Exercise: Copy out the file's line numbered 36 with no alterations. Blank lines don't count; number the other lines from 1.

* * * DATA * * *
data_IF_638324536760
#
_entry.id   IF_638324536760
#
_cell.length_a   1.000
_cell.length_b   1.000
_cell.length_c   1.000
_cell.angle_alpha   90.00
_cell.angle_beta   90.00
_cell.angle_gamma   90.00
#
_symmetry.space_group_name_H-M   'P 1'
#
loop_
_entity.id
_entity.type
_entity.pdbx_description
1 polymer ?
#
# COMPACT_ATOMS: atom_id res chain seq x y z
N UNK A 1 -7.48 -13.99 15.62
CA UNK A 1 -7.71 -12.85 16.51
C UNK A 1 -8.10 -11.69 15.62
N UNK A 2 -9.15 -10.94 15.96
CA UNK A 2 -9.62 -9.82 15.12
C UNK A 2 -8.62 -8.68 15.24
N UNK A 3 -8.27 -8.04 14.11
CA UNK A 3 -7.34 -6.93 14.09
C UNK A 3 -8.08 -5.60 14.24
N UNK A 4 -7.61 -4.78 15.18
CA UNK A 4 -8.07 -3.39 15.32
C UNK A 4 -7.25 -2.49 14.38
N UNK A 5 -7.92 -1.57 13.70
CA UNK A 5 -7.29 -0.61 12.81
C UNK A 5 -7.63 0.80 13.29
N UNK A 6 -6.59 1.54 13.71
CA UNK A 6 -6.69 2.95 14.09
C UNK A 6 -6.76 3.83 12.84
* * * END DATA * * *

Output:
N UNK A 6 -6.59 1.54 13.71